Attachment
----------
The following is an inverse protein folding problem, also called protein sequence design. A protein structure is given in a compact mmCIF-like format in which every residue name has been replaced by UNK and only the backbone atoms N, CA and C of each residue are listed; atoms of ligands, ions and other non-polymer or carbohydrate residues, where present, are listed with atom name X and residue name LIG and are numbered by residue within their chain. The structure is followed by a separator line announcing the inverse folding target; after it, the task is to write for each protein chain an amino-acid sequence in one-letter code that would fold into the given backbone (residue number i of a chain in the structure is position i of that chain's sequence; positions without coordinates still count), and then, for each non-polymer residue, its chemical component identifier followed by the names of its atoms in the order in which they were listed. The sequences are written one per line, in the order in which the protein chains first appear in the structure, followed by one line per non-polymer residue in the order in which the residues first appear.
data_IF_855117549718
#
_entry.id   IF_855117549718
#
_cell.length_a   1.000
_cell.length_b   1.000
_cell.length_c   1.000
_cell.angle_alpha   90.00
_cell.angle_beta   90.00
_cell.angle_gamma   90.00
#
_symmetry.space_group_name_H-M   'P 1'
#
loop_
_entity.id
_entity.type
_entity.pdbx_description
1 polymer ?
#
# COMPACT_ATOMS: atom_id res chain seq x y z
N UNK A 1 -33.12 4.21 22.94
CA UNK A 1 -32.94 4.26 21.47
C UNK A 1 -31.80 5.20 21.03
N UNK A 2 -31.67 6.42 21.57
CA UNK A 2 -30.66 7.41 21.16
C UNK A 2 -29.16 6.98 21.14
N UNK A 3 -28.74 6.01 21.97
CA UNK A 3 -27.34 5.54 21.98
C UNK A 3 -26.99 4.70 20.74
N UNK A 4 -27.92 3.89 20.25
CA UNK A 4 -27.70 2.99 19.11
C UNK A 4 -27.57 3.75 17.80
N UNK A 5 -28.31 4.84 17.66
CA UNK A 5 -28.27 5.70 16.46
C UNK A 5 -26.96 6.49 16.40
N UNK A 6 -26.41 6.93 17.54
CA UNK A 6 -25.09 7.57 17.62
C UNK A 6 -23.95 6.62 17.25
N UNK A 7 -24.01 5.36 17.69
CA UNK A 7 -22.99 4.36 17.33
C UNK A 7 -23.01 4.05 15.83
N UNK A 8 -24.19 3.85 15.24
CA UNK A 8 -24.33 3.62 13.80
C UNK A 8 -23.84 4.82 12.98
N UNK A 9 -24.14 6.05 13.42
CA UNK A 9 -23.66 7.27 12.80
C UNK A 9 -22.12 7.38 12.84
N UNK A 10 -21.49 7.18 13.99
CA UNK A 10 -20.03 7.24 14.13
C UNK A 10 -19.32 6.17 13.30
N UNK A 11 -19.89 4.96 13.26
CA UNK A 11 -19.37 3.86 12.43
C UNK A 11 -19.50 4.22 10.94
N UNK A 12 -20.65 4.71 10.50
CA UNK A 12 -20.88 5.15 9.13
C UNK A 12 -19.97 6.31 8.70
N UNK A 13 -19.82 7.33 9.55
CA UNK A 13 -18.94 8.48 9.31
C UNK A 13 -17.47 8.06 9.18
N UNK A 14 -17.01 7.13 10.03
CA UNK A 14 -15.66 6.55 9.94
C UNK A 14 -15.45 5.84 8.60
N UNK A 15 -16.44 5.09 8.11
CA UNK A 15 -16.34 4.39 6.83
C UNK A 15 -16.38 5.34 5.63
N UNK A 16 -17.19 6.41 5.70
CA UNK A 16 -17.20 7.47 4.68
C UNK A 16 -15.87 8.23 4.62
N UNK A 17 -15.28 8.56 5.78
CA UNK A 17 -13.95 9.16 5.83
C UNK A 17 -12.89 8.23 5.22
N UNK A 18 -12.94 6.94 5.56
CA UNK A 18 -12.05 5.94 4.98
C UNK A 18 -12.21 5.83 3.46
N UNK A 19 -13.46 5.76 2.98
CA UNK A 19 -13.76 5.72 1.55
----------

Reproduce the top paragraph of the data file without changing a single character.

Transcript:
The following is an inverse protein folding problem, also called protein sequence design. A protein structure is given in a compact mmCIF-like format in which every residue name has been replaced by UNK and only the backbone atoms N, CA and C of each residue are listed; atoms of ligands, ions and other non-polymer or carbohydrate residues, where present, are listed with atom name X and residue name LIG and are numbered by residue within their chain. The structure is followed by a separator line announcing the inverse folding target; after it, the task is to write for each protein chain an amino-acid sequence in one-letter code that would fold into the given backbone (residue number i of a chain in the structure is position i of that chain's sequence; positions without coordinates still count), and then, for each non-polymer residue, its chemical component identifier followed by the names of its atoms in the order in which they were listed. The sequences are written one per line, in the order in which the protein chains first appear in the structure, followed by one line per non-polymer residue in the order in which the residues first appear.